They may be due to a severe reduction in blood flow – for example, with a major hemorrhage in an accident, widespread burns or due to severe, persistent diarrhea and vomiting. Prerenal kidney injury may also occur as a result of a heart attack if blood pressure suddenly drops because the heart is no longer pumping normally. 

Intrarenal AKI

With intrarenal causes, the kidney itself is damaged. Around 35% of cases of AKI are intrarenal.

The most common cause is acute tubular necrosis. When this happens, part of the tissue in the kidney known as the tubular system is damaged. This may be caused by reduced blood flow to the kidneys. If this situation persists, tubular cells may begin to die. 

Drugs like antibiotics, heavy metals and inflammation can also damage the kidneys themselves. 

Postrenal AKI

Postrenal kidney injury, in which the causes arise downstream of the kidneys, is the least common type of acute kidney injury – making up just 5% of cases. Kidney stones and ureteral stones, tumors, blood clots or blockages of the urethra prevent sufficient flow of urine.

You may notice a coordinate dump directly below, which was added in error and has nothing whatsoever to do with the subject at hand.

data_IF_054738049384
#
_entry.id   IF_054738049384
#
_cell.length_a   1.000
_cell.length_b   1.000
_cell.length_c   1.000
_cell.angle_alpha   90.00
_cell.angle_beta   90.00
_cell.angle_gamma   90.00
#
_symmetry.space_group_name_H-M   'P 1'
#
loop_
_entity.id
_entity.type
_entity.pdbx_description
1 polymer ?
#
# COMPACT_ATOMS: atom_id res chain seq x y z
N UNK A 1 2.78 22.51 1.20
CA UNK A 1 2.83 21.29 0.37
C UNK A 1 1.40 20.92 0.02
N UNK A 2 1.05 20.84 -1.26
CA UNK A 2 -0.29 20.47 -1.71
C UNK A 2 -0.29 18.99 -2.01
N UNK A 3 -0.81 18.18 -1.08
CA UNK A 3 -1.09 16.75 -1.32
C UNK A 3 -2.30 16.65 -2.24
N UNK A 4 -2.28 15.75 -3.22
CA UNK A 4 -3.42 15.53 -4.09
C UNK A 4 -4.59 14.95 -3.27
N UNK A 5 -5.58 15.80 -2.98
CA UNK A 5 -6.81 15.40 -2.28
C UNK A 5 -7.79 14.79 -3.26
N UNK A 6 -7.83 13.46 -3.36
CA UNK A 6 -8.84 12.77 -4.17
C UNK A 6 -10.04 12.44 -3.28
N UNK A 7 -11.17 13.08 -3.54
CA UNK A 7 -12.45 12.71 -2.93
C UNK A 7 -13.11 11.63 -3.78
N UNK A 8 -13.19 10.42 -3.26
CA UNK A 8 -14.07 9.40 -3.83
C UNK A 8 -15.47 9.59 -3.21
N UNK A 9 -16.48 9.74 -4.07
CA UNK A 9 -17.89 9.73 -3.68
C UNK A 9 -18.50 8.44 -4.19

How common is AKI?

Up to 7% of people attending hospital are diagnosed with acute kidney injury. 

Up to 7% of people attending hospital are diagnosed with acute kidney injury.

What are the potential consequences of AKI?

People with acute kidney injury often make a full recovery, provided that they are treated in time.

However, around 15% of people require long-term dialysis. Dialysis replaces the functioning of the kidneys and removes harmful toxins from the blood.

The outlook for people with AKI also depends on its cause. If doctors can promptly treat heavy blood loss after an accident, kidney function will usually return to normal.